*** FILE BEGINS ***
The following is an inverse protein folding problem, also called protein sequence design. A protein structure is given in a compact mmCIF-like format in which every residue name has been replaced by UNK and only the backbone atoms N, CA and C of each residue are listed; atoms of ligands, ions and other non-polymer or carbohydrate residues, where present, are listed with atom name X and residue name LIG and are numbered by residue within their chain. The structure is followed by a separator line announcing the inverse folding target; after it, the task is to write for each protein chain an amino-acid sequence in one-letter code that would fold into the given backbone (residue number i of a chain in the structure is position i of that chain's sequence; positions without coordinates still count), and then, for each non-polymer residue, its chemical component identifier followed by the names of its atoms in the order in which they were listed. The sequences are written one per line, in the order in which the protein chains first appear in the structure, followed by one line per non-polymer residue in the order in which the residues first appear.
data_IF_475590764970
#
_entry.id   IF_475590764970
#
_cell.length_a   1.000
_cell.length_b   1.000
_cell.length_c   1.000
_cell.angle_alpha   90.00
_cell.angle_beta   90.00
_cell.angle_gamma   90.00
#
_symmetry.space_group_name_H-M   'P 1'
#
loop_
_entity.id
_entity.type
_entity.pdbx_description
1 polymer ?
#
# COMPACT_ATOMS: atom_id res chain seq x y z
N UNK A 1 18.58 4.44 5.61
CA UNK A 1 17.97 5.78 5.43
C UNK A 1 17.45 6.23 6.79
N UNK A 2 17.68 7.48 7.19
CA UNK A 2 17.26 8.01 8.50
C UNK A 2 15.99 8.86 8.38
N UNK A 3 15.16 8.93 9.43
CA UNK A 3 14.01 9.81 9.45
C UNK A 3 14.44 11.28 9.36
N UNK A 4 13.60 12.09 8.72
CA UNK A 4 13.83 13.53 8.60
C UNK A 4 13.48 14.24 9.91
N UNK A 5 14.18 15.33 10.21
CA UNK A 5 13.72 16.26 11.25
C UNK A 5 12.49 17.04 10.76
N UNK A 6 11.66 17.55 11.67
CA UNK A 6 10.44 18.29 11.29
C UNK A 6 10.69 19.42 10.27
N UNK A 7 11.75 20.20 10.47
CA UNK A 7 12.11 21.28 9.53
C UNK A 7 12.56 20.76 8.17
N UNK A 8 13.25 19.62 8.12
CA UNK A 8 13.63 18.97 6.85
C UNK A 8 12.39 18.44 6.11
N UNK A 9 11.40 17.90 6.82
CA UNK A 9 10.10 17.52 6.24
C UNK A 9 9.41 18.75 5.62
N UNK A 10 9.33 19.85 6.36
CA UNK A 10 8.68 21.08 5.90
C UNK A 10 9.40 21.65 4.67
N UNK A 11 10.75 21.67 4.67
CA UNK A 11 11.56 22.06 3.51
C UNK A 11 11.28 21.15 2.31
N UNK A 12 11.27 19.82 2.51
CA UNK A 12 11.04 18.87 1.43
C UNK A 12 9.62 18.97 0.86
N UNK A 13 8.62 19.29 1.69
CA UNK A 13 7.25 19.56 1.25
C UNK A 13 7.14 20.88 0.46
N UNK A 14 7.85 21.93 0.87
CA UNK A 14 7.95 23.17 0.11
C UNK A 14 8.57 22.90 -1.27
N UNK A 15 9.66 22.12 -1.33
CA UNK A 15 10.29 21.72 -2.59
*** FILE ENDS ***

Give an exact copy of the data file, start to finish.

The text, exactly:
The following is an inverse protein folding problem, also called protein sequence design. A protein structure is given in a compact mmCIF-like format in which every residue name has been replaced by UNK and only the backbone atoms N, CA and C of each residue are listed; atoms of ligands, ions and other non-polymer or carbohydrate residues, where present, are listed with atom name X and residue name LIG and are numbered by residue within their chain. The structure is followed by a separator line announcing the inverse folding target; after it, the task is to write for each protein chain an amino-acid sequence in one-letter code that would fold into the given backbone (residue number i of a chain in the structure is position i of that chain's sequence; positions without coordinates still count), and then, for each non-polymer residue, its chemical component identifier followed by the names of its atoms in the order in which they were listed. The sequences are written one per line, in the order in which the protein chains first appear in the structure, followed by one line per non-polymer residue in the order in which the residues first appear.
data_IF_475590764970
#
_entry.id   IF_475590764970
#
_cell.length_a   1.000
_cell.length_b   1.000
_cell.length_c   1.000
_cell.angle_alpha   90.00
_cell.angle_beta   90.00
_cell.angle_gamma   90.00
#
_symmetry.space_group_name_H-M   'P 1'
#
loop_
_entity.id
_entity.type
_entity.pdbx_description
1 polymer ?
#
# COMPACT_ATOMS: atom_id res chain seq x y z
N UNK A 1 18.58 4.44 5.61
CA UNK A 1 17.97 5.78 5.43
C UNK A 1 17.45 6.23 6.79
N UNK A 2 17.68 7.48 7.19
CA UNK A 2 17.26 8.01 8.50
C UNK A 2 15.99 8.86 8.38
N UNK A 3 15.16 8.93 9.43
CA UNK A 3 14.01 9.81 9.45
C UNK A 3 14.44 11.28 9.36
N UNK A 4 13.60 12.09 8.72
CA UNK A 4 13.83 13.53 8.60
C UNK A 4 13.48 14.24 9.91
N UNK A 5 14.18 15.33 10.21
CA UNK A 5 13.72 16.26 11.25
C UNK A 5 12.49 17.04 10.76
N UNK A 6 11.66 17.55 11.67
CA UNK A 6 10.44 18.29 11.29
C UNK A 6 10.69 19.42 10.27
N UNK A 7 11.75 20.20 10.47
CA UNK A 7 12.11 21.28 9.53
C UNK A 7 12.56 20.76 8.17
N UNK A 8 13.25 19.62 8.12
CA UNK A 8 13.63 18.97 6.85
C UNK A 8 12.39 18.44 6.11
N UNK A 9 11.40 17.90 6.82
CA UNK A 9 10.10 17.52 6.24
C UNK A 9 9.41 18.75 5.62
N UNK A 10 9.33 19.85 6.36
CA UNK A 10 8.68 21.08 5.90
C UNK A 10 9.40 21.65 4.67
N UNK A 11 10.75 21.67 4.67
CA UNK A 11 11.56 22.06 3.51
C UNK A 11 11.28 21.15 2.31
N UNK A 12 11.27 19.82 2.51
CA UNK A 12 11.04 18.87 1.43
C UNK A 12 9.62 18.97 0.86
N UNK A 13 8.62 19.29 1.69
CA UNK A 13 7.25 19.56 1.25
C UNK A 13 7.14 20.88 0.46
N UNK A 14 7.85 21.93 0.87
CA UNK A 14 7.95 23.17 0.11
C UNK A 14 8.57 22.90 -1.27
N UNK A 15 9.66 22.12 -1.33
CA UNK A 15 10.29 21.72 -2.59